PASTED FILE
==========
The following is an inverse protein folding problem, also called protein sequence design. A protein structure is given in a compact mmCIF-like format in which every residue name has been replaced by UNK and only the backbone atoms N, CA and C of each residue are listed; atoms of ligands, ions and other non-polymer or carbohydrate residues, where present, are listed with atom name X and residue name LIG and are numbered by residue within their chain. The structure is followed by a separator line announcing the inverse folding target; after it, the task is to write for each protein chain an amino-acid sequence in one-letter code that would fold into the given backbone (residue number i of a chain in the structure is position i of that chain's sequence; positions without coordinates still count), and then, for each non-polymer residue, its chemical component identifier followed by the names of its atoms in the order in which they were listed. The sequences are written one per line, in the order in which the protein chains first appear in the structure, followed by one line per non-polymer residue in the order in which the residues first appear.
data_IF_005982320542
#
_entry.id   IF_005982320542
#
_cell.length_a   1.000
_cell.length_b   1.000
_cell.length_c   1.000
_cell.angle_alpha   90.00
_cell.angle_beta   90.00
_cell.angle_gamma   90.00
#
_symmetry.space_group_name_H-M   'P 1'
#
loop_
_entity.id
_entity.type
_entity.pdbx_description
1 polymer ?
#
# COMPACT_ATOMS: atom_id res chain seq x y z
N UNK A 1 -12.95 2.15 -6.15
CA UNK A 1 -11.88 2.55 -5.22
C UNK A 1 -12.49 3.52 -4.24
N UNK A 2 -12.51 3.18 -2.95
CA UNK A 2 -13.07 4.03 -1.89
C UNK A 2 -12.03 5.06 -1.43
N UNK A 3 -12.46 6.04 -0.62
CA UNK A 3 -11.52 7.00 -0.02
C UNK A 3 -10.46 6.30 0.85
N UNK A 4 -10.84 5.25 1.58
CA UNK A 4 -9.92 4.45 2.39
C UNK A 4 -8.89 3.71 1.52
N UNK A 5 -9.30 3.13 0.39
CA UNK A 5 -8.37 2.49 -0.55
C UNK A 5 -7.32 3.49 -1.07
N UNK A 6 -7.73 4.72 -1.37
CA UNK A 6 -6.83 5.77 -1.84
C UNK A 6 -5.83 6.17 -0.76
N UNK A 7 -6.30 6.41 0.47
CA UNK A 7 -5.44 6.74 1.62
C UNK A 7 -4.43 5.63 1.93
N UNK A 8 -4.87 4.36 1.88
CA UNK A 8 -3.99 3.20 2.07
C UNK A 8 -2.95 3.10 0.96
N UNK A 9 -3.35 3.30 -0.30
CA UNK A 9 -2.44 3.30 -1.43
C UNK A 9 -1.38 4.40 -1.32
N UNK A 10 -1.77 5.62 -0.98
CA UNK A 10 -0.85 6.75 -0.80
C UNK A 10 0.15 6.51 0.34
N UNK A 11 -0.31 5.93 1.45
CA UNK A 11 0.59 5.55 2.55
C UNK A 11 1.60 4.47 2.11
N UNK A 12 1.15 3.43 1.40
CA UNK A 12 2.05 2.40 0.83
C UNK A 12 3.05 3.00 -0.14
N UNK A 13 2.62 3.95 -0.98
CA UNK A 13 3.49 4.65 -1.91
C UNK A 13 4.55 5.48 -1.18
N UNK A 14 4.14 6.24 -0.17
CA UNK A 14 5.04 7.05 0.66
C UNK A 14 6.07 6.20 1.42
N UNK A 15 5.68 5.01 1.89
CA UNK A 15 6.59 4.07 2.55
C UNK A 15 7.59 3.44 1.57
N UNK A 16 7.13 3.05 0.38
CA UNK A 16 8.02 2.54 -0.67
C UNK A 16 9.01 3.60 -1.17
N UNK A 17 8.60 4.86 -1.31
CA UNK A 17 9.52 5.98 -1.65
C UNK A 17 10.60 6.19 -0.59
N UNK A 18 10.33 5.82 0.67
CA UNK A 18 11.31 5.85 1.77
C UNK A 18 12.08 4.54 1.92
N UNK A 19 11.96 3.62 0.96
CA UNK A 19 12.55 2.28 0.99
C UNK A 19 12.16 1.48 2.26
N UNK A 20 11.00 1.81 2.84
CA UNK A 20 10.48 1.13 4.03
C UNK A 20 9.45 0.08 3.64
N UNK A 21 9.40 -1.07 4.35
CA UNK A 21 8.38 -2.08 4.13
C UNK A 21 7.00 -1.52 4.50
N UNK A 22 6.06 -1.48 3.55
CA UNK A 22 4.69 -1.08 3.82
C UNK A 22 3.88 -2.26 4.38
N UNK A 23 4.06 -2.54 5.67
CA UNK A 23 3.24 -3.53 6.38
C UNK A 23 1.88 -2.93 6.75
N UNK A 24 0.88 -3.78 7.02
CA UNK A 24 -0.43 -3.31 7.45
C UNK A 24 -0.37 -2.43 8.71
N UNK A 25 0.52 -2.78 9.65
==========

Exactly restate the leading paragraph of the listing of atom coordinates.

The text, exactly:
The following is an inverse protein folding problem, also called protein sequence design. A protein structure is given in a compact mmCIF-like format in which every residue name has been replaced by UNK and only the backbone atoms N, CA and C of each residue are listed; atoms of ligands, ions and other non-polymer or carbohydrate residues, where present, are listed with atom name X and residue name LIG and are numbered by residue within their chain. The structure is followed by a separator line announcing the inverse folding target; after it, the task is to write for each protein chain an amino-acid sequence in one-letter code that would fold into the given backbone (residue number i of a chain in the structure is position i of that chain's sequence; positions without coordinates still count), and then, for each non-polymer residue, its chemical component identifier followed by the names of its atoms in the order in which they were listed. The sequences are written one per line, in the order in which the protein chains first appear in the structure, followed by one line per non-polymer residue in the order in which the residues first appear.